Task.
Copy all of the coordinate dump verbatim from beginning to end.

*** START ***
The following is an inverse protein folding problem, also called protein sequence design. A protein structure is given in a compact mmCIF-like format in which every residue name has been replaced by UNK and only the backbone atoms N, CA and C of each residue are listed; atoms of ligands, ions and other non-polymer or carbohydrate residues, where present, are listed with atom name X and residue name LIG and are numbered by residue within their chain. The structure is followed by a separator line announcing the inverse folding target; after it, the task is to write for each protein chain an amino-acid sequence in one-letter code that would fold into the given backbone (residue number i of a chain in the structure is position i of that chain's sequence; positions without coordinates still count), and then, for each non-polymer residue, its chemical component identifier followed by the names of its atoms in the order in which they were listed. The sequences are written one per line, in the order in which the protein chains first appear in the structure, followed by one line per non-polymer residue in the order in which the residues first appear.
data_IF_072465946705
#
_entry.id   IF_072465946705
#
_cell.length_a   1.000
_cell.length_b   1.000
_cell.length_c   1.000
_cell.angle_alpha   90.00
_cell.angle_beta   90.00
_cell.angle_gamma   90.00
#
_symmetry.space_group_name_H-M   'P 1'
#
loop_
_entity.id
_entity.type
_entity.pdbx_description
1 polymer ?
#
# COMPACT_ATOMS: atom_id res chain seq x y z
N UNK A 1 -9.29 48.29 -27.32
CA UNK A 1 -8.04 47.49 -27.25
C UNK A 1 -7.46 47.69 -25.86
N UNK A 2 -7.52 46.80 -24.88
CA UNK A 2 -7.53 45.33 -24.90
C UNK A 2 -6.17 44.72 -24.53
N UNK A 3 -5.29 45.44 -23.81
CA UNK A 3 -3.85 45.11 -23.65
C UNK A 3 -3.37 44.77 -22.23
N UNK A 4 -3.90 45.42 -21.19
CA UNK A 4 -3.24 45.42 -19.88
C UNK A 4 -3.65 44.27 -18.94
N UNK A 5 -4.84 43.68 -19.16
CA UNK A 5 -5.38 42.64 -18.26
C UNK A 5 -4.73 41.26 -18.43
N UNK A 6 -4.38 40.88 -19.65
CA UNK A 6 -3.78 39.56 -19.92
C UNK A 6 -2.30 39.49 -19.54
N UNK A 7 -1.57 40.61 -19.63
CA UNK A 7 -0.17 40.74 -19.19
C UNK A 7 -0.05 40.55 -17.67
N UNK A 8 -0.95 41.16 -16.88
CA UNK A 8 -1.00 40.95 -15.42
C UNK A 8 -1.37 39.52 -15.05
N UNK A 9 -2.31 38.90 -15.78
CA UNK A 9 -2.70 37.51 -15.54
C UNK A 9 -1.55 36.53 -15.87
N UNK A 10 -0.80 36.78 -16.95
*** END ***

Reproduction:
The following is an inverse protein folding problem, also called protein sequence design. A protein structure is given in a compact mmCIF-like format in which every residue name has been replaced by UNK and only the backbone atoms N, CA and C of each residue are listed; atoms of ligands, ions and other non-polymer or carbohydrate residues, where present, are listed with atom name X and residue name LIG and are numbered by residue within their chain. The structure is followed by a separator line announcing the inverse folding target; after it, the task is to write for each protein chain an amino-acid sequence in one-letter code that would fold into the given backbone (residue number i of a chain in the structure is position i of that chain's sequence; positions without coordinates still count), and then, for each non-polymer residue, its chemical component identifier followed by the names of its atoms in the order in which they were listed. The sequences are written one per line, in the order in which the protein chains first appear in the structure, followed by one line per non-polymer residue in the order in which the residues first appear.
data_IF_072465946705
#
_entry.id   IF_072465946705
#
_cell.length_a   1.000
_cell.length_b   1.000
_cell.length_c   1.000
_cell.angle_alpha   90.00
_cell.angle_beta   90.00
_cell.angle_gamma   90.00
#
_symmetry.space_group_name_H-M   'P 1'
#
loop_
_entity.id
_entity.type
_entity.pdbx_description
1 polymer ?
#
# COMPACT_ATOMS: atom_id res chain seq x y z
N UNK A 1 -9.29 48.29 -27.32
CA UNK A 1 -8.04 47.49 -27.25
C UNK A 1 -7.46 47.69 -25.86
N UNK A 2 -7.52 46.80 -24.88
CA UNK A 2 -7.53 45.33 -24.90
C UNK A 2 -6.17 44.72 -24.53
N UNK A 3 -5.29 45.44 -23.81
CA UNK A 3 -3.85 45.11 -23.65
C UNK A 3 -3.37 44.77 -22.23
N UNK A 4 -3.90 45.42 -21.19
CA UNK A 4 -3.24 45.42 -19.88
C UNK A 4 -3.65 44.27 -18.94
N UNK A 5 -4.84 43.68 -19.16
CA UNK A 5 -5.38 42.64 -18.26
C UNK A 5 -4.73 41.26 -18.43
N UNK A 6 -4.38 40.88 -19.65
CA UNK A 6 -3.78 39.56 -19.92
C UNK A 6 -2.30 39.49 -19.54
N UNK A 7 -1.57 40.61 -19.63
CA UNK A 7 -0.17 40.74 -19.19
C UNK A 7 -0.05 40.55 -17.67
N UNK A 8 -0.95 41.16 -16.88
CA UNK A 8 -1.00 40.95 -15.42
C UNK A 8 -1.37 39.52 -15.05
N UNK A 9 -2.31 38.90 -15.78
CA UNK A 9 -2.70 37.51 -15.54
C UNK A 9 -1.55 36.53 -15.87
N UNK A 10 -0.80 36.78 -16.95